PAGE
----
While usually the most discussed episode of the season — thanks to the contestants with weird occupations and eccentric introductions — the premiere of The Bachelorette tends to be the least helpful for figuring out who's going to stick around in the competition. Yes, Rachel Lindsay gave out her first impression rose, but receiving that is not always a guarantee of success. Rachel got it during Nick Viall's season of The Bachelor and went far, but it did little for Olivia Caridi in Ben Higgins' season.
Meanwhile, there's always a group of contestants who get sent home on the first night, and rarely are they ever anyone you remember. Bigger characters are kept around for good TV, while the quiet ones shuffle out quickly. Who gets eliminated rarely matters this early.
So the season 13 premiere is best used as a temperature-taking session. How is the cast as a whole? What is the vibe of the season? And, most importantly, how is our bachelorette? The answers after Monday's premiere, in order: The cast seems decent, the vibe is pretty much like any other Bachelorette season and Rachel is a goddamn star.
The episode begins untraditionally, taking us behind the scenes to Rachel's Bachelorette photo shoot. Host Chris Harrison hypes her up as being one of the most beloved contestants in Bachelor franchise history. There's no attempt to lower expectations here: ABC seems head-over-heels in love with Rachel, and it's clear the audience is, too.
How could anyone not be in love with Rachel? She's an accomplished attorney, smart and capable without ever giving the feeling like she's too good for the show. She's elevating The Bachelorette; she isn't letting it drag her down. She's assured, even already announcing that she ends the show engaged. Rachel isn't here to play a coy game: She's taking this seriously, but still enjoying the ride.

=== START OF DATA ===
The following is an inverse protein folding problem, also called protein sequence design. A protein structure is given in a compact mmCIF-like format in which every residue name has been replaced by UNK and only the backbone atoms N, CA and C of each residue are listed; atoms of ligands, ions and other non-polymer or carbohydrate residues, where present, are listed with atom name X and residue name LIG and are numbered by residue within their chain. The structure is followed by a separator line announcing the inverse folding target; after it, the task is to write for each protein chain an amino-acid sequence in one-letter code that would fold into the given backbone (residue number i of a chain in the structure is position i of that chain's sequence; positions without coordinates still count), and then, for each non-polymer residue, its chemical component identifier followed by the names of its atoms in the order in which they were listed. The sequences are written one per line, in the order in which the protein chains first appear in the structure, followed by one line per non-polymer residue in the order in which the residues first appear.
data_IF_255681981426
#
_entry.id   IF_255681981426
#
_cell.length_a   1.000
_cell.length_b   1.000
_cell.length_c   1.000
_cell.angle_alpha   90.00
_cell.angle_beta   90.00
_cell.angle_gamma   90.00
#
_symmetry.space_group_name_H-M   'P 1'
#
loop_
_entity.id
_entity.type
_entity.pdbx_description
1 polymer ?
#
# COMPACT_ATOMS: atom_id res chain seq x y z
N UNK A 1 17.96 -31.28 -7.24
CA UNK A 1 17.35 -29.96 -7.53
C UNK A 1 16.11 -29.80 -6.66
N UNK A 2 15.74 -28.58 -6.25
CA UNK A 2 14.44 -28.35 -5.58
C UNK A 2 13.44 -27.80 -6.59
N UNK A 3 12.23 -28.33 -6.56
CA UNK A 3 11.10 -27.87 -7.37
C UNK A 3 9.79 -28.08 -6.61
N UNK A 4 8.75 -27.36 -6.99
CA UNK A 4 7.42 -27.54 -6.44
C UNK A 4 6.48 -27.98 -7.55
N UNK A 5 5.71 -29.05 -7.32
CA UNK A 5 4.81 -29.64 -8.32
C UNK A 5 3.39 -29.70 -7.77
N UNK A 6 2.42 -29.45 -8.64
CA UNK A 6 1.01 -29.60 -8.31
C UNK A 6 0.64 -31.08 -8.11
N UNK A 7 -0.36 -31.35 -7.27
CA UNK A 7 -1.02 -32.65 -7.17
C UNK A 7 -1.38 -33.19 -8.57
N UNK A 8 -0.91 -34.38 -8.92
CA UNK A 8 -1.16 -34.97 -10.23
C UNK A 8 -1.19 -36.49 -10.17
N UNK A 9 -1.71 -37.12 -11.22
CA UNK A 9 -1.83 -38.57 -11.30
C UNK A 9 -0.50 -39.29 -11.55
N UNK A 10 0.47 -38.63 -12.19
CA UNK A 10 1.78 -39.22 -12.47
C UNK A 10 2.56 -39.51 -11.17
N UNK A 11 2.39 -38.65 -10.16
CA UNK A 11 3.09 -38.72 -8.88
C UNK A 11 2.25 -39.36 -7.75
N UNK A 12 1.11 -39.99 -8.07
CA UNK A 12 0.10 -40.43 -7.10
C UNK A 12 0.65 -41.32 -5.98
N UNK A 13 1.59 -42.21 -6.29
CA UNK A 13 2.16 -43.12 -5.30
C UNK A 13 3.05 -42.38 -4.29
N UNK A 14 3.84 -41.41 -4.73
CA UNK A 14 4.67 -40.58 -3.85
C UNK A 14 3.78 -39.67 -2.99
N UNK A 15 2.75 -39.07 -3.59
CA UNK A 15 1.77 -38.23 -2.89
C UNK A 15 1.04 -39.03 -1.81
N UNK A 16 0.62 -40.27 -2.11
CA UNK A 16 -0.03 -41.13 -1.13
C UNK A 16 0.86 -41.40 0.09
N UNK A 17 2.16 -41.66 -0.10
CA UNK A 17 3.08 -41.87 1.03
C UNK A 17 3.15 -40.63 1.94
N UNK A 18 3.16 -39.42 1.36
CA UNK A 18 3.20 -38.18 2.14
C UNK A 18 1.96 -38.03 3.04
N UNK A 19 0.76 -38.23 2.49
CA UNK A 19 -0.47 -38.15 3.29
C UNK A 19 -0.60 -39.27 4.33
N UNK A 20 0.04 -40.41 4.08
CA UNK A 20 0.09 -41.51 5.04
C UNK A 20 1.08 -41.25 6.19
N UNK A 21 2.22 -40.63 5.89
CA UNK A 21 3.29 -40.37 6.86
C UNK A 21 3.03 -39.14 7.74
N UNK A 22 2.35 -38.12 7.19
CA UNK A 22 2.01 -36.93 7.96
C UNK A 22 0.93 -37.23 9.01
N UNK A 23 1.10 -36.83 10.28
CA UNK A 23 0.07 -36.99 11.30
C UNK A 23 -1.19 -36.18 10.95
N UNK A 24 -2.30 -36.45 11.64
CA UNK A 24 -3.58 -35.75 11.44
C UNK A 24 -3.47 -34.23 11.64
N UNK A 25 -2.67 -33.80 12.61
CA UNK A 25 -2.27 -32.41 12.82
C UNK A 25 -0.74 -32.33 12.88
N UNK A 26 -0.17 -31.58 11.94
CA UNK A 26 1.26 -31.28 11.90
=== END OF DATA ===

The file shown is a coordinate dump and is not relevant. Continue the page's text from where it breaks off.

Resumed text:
While it's fun to watch Rachel meet the men who she'll be dating for the next several weeks, it's her reunion with the other women from Nick's Bachelor season that stands out as the best scene of the episode. Despite being in a bummer of a season, the women seem to have really bonded, and their friendships read as truly authentic. It speaks highly of Rachel that, instead of just having a couple of previous bachelorettes over to give her advice, she looks to the women she's actually formed bonds with.
Nick's runner-up, Raven Gates, notes what it says about Rachel's character that she formed friendships with a group of women who are all quite different. Indeed, watching someone like Corinne Olympios, who was such a divisive presence in The Bachelor, so effortlessly get along with this group really does establish Rachel as a uniting force.
We'll see if Rachel can't pull the same magic with her men, who so far seem like a solid bunch, though possibly lacking in firecrackers. (If your most immediately divisive presence is the "whaboom" guy, you're gonna have a villain problem.) Again, even in meeting the men, it's Rachel who shines brightest. She makes an effort to connect with all of them, even the oddest men. She has a fun conversation with the guy in the penguin suit.
Here's the problem, though: Every bit of success this episode achieves is entirely on Rachel's back. That's not a bad thing, necessarily — she is the star, and if there's one element to get right, it's her. Everything else, though, is standard-issue Bachelorette.
The Bachelor franchise just endured two rough seasons, Nick's most recently and Jojo Fletcher's before that. Frankly, the show probably needs a radical reinvention of itself to stop its creative decline. Unfortunately, the show is actually up in the ratings when no other series on network TV is, and thus will probably continue in this same format for the foreseeable future.
Luckily, if the premiere is indicative, Rachel's season will be far superior to Nick's and Jojo's. Simple, standard acts like watching her give out her first impression rose — to Bryan Abasolo, the sweet and Spanish-talking suitor — feel like major moments. She's working within established structures and making them more enjoyable through sheer force of personality.
Simply put, Rachel is the most interesting lead either The Bachelor or The Bachelorette has had in seasons, and would be even without the history-making nature of her casting. Hopefully, as she continues to raise the standard, The Bachelorette will rise to meet her. She could be what the show needs to really change itself.
The Bachelorette airs Mondays at 8 p.m. Eastern on ABC.
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